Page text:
National Category
Other Basic Medicine
Research subject
Analytical Chemistry
Identifiers
urn:nbn:se:uu:diva-133264 (URN)978-91-554-7951-0 (ISBN)
Public defence
2010-12-17, B22, Husargatan 3, Uppsala, 10:15 (English)
Opponent
Supervisors
Note
Felaktigt tryckt som Digital Comprehensive Summaries of Uppsala Dissertations from the Faculty of Science and Technology 719Available from: 2010-11-26 Created: 2010-11-04 Last updated: 2011-05-10Bibliographically approved

Open Access in DiVA

No full text

Other links

Publisher's full text

Authority records BETA

Engman, LarsSjöberg, Per J. R

Search in DiVA

By author/editor
Engman, LarsSjöberg, Per J. R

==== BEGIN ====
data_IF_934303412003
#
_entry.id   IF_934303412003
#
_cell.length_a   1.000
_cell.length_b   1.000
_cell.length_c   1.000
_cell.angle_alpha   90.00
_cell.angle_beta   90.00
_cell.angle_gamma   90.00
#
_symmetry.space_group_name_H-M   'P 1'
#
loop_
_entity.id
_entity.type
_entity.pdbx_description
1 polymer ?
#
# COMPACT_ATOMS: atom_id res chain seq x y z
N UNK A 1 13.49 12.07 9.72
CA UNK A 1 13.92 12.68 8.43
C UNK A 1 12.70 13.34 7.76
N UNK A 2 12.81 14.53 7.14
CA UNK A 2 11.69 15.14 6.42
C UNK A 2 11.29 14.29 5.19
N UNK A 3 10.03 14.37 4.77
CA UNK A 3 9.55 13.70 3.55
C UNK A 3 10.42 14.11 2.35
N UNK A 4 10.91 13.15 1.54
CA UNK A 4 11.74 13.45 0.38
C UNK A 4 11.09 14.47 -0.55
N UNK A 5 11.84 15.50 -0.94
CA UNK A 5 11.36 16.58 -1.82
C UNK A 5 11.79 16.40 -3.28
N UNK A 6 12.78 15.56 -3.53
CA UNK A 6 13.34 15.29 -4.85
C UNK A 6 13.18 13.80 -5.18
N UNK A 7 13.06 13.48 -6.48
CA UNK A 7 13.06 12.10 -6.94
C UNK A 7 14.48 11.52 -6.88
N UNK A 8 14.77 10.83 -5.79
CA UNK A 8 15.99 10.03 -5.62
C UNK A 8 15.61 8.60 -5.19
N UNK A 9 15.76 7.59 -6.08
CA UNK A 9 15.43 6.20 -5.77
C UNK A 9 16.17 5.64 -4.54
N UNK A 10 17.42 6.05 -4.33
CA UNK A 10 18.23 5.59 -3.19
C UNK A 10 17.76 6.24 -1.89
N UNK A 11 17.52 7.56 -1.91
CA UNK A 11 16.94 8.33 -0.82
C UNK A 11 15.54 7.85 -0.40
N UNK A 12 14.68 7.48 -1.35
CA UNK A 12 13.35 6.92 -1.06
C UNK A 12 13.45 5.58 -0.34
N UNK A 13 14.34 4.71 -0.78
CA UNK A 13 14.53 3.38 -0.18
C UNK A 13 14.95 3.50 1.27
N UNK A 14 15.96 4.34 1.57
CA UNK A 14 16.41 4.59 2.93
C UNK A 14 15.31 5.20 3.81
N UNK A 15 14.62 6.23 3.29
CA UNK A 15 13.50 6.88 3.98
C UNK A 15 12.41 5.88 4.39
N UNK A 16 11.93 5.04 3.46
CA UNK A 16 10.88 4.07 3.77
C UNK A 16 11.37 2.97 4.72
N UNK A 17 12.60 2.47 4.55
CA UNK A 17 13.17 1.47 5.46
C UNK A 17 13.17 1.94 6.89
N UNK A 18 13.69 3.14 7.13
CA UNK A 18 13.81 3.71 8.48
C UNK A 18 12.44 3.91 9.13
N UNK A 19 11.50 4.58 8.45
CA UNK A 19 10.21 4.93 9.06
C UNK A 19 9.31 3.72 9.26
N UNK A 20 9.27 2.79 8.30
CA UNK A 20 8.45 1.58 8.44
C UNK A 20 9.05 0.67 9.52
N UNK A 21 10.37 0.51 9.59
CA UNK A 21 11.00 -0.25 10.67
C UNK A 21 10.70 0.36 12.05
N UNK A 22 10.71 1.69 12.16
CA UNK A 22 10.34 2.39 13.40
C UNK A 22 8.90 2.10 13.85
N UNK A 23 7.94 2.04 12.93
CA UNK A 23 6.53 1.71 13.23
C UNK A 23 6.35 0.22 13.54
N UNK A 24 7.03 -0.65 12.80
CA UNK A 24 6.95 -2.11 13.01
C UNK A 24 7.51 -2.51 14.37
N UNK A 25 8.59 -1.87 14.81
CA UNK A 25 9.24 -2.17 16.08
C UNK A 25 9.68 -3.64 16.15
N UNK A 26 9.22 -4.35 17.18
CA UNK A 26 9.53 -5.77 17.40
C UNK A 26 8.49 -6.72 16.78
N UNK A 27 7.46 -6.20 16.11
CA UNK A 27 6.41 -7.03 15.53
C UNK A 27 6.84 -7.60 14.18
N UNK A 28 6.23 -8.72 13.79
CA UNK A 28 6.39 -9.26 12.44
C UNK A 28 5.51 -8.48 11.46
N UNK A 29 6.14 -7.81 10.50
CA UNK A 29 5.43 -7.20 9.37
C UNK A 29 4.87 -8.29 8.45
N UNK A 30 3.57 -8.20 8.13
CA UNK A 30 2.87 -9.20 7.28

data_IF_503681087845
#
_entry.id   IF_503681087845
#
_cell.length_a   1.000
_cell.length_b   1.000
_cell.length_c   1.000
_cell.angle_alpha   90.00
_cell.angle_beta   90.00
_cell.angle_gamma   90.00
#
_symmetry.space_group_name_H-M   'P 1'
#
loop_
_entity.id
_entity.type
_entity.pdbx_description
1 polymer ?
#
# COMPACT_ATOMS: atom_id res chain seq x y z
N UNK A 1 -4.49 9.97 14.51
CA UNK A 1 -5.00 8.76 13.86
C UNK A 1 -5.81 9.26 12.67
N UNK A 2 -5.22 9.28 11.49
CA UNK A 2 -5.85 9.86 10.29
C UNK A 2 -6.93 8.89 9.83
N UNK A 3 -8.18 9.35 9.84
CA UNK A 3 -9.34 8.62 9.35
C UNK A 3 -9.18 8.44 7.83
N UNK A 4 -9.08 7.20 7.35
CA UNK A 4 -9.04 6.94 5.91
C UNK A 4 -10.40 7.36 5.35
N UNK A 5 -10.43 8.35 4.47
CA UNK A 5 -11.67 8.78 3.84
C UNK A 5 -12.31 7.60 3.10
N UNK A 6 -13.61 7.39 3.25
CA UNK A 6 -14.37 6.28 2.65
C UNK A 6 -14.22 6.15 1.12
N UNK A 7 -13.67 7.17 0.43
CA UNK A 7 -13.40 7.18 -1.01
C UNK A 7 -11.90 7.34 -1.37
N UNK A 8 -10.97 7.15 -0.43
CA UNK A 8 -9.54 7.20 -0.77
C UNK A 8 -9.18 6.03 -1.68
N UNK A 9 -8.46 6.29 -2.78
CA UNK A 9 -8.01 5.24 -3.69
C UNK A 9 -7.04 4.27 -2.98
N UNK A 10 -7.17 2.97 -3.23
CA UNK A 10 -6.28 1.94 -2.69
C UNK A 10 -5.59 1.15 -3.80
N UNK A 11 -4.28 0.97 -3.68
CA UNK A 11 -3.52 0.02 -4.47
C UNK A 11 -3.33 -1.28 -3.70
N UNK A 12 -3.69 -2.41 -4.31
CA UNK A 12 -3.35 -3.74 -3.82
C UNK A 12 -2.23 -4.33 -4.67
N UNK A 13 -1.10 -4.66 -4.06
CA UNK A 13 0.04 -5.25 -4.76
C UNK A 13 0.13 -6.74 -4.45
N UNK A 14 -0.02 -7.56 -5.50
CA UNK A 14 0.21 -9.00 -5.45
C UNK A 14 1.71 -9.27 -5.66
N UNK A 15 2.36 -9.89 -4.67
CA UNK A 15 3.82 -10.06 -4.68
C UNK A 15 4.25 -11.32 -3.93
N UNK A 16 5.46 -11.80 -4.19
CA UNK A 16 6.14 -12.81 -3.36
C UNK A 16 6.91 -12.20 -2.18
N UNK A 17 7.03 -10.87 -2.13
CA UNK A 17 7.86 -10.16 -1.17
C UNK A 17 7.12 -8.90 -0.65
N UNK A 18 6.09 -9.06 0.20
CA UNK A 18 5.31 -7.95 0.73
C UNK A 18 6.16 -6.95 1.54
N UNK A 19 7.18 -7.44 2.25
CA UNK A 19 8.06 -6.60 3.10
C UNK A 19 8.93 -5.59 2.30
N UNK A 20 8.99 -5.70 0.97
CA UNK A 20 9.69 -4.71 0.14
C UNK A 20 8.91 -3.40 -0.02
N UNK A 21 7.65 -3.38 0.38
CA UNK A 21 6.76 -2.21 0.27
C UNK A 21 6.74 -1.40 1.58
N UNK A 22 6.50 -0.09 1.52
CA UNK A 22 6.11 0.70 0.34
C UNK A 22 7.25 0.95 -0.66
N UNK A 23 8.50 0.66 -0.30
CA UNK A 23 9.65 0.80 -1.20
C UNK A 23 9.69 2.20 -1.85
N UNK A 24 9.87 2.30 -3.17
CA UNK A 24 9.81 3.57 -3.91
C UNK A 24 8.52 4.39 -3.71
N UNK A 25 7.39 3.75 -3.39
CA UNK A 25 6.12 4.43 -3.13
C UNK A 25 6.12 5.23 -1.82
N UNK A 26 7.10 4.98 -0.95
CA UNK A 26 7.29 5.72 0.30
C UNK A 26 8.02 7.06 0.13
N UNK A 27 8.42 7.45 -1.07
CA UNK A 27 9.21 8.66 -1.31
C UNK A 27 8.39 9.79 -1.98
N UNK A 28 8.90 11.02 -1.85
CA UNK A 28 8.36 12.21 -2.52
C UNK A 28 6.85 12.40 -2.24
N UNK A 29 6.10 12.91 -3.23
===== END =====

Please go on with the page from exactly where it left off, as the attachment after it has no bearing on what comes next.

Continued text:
By organisation
Analytical ChemistryDepartment of Biochemistry and Organic ChemistryDepartment of Chemistry - BMC
In the same journal
Phytochemical Analysis
Other Basic Medicine

Search outside of DiVA

GoogleGoogle Scholar

doi
urn-nbn

Altmetric score

doi
urn-nbn
Total: 1097 hits
CiteExportLink to record
Permanent link

Direct link
Cite
Citation style
  • apa
  • ieee
  • modern-language-association
  • vancouver
  • Other style
More styles
Language
  • de-DE
  • en-GB
  • en-US
  • fi-FI
  • nn-NO
  • nn-NB
  • sv-SE
  • Other locale
More languages
Output format
  • html
  • text
  • asciidoc
  • rtf